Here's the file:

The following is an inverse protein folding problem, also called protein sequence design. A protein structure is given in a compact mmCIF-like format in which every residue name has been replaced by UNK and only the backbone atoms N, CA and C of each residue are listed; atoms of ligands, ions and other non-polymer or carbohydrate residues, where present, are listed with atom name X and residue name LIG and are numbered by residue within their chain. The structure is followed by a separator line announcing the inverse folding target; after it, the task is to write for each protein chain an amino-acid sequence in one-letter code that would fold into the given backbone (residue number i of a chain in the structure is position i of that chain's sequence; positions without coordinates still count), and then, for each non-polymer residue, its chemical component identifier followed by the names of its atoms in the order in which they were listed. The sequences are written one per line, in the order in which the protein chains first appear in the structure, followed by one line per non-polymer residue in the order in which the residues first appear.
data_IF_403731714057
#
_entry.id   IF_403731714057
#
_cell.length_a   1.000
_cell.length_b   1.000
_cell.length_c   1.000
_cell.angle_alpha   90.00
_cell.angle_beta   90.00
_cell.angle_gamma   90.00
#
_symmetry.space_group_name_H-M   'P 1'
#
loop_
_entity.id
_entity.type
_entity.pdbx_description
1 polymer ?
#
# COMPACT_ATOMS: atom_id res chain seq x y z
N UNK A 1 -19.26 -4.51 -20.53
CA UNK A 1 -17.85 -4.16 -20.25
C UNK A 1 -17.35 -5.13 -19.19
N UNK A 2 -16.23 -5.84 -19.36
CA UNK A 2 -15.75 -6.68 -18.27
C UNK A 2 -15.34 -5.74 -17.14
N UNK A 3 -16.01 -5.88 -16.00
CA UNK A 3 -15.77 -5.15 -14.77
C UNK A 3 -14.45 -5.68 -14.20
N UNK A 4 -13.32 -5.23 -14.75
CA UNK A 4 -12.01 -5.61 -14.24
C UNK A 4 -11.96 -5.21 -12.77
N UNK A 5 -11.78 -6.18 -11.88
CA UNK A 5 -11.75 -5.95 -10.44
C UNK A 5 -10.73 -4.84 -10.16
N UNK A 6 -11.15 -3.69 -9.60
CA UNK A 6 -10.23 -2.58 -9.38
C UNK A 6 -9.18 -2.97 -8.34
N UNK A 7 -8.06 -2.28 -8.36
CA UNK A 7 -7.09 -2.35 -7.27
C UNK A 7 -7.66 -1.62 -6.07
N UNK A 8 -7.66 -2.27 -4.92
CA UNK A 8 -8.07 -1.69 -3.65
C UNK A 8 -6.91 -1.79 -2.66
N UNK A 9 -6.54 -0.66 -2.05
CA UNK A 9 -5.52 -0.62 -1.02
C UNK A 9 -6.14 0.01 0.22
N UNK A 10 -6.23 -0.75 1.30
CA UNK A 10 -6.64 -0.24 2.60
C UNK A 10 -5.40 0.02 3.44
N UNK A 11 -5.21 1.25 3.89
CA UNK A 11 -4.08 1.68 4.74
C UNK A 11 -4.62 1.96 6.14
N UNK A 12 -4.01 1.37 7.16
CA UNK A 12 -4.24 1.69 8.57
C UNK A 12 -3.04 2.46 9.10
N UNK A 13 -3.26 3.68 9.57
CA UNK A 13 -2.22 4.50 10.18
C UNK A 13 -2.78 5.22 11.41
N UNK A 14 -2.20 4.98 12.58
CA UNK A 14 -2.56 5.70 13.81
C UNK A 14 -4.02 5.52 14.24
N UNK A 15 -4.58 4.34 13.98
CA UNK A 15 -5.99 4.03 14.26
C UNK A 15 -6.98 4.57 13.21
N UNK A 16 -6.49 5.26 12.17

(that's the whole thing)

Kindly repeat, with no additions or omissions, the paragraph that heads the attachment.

The following is an inverse protein folding problem, also called protein sequence design. A protein structure is given in a compact mmCIF-like format in which every residue name has been replaced by UNK and only the backbone atoms N, CA and C of each residue are listed; atoms of ligands, ions and other non-polymer or carbohydrate residues, where present, are listed with atom name X and residue name LIG and are numbered by residue within their chain. The structure is followed by a separator line announcing the inverse folding target; after it, the task is to write for each protein chain an amino-acid sequence in one-letter code that would fold into the given backbone (residue number i of a chain in the structure is position i of that chain's sequence; positions without coordinates still count), and then, for each non-polymer residue, its chemical component identifier followed by the names of its atoms in the order in which they were listed. The sequences are written one per line, in the order in which the protein chains first appear in the structure, followed by one line per non-polymer residue in the order in which the residues first appear.